Give first graders some labels and permission to stick them on someone else, and their level of engagement is pretty sweet. I discovered this years ago, and it's become one of my favorite ways to practice all sorts of skills.
I use daily shared reading with big books to teach a lot of my phonics instruction. I'm not much for random skills practice. I'd much rather it come out of the literature we're enjoying. On this particular day, I used words from our big book to teach the sounds of y at the end of a word. After a quick secret sort and discussion about the sounds, I got out the labels.
I put the above labels on the foreheads of two of my better readers. (I choose these kids carefully. Their job is important and not for those who don't already have a good understanding of the skill.) Then they stood at the front of the room with these two sounds of y stuck to their heads, anxiously awaiting the next step.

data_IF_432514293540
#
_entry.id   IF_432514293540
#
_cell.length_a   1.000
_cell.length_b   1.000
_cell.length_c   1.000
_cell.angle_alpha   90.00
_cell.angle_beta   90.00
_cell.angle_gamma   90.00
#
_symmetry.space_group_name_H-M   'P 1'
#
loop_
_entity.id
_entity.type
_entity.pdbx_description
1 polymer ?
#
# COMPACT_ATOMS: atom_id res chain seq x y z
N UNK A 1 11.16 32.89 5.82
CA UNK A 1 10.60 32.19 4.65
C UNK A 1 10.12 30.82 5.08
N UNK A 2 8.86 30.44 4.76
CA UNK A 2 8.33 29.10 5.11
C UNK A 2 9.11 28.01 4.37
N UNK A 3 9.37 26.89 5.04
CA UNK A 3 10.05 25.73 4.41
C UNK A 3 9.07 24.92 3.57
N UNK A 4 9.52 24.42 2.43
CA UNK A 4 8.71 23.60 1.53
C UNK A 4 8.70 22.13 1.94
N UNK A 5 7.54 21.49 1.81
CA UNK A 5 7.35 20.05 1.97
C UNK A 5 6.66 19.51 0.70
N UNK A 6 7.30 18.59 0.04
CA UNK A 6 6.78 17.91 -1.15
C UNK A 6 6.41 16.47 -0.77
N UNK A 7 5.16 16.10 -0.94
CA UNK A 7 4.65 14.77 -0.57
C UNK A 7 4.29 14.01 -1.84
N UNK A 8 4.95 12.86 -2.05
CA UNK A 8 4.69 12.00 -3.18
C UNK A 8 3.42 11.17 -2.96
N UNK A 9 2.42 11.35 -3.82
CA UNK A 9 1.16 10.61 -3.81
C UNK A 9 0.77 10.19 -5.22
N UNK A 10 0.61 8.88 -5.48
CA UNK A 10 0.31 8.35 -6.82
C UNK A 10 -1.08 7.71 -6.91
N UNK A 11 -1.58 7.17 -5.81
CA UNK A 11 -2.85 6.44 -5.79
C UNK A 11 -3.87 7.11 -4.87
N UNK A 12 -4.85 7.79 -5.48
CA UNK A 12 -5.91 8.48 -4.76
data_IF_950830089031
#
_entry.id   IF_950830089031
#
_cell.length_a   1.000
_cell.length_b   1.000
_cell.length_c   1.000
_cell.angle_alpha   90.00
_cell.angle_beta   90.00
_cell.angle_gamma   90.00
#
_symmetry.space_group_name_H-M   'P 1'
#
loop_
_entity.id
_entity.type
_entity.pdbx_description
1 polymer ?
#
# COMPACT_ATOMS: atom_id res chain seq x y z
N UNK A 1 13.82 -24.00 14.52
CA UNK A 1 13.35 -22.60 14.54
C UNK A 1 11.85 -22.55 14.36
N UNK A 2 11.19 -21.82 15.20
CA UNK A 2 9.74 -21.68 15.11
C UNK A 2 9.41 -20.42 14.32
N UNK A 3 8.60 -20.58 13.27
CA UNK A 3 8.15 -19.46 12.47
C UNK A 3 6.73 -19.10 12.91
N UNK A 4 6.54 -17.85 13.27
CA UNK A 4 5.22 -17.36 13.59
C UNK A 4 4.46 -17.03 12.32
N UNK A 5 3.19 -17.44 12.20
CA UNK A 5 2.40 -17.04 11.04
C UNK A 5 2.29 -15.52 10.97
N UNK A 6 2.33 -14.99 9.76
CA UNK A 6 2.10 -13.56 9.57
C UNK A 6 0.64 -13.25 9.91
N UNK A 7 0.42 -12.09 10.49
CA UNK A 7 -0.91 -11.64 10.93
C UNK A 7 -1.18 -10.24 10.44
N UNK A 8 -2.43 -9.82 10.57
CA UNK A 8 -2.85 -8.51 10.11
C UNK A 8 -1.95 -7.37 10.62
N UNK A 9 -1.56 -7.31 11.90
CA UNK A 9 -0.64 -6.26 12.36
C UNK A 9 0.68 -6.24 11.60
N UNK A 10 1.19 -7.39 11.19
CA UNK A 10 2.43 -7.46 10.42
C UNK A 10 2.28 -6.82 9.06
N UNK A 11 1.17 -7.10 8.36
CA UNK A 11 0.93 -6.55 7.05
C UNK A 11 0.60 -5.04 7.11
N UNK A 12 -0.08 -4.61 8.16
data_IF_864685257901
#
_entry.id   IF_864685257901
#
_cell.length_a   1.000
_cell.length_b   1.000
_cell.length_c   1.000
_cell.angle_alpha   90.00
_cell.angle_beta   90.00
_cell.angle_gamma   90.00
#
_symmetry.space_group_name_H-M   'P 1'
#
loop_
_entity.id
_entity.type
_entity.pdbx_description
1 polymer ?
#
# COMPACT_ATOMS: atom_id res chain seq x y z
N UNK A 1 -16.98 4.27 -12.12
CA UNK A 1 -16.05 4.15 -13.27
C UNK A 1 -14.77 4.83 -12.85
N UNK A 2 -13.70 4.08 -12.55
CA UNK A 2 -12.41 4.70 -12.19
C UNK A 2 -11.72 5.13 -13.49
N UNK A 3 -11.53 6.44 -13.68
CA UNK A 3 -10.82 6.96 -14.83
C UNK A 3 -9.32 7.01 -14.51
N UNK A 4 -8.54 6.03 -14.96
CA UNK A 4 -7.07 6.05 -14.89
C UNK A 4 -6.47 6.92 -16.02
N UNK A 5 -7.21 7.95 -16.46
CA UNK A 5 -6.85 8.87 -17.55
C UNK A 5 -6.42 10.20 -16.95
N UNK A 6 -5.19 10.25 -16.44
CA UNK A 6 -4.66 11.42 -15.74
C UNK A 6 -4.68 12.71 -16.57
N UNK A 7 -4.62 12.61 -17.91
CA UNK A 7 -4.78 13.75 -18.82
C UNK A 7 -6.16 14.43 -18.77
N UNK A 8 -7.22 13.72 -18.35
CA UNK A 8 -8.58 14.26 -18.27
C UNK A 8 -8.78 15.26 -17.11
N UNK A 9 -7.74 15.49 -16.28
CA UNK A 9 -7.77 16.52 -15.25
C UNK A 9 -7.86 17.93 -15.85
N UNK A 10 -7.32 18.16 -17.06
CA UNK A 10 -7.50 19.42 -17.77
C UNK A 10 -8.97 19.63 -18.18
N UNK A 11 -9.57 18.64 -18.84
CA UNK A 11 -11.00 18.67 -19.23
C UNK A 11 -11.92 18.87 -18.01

All the other kids got a strip of blank labels like the one below. (By the way, I cut the labels in half so they last me longer.) Their job was to hunt for words in the room that ended in y. After writing down a word, they took it to the correct person at the front of the room.
(I'm pretty bossy about where the labels belong and don't belong by the way. They can easily end up in some inappropriate places.)
To sum up:It takes very little teacher prep and no copying of papers. It comes right out of meaningful literature. It doesn't take much time, so kids spend most of their time reading that meaningful literature. It can be used with most any skill (compound words and contractions, /ow/ and /ou/, long a and short a, etc.) The kids write. The kids read. The kids think. The kids are engaged. The kids are motivated. The kids love it! Grab some labels and you're ready to go!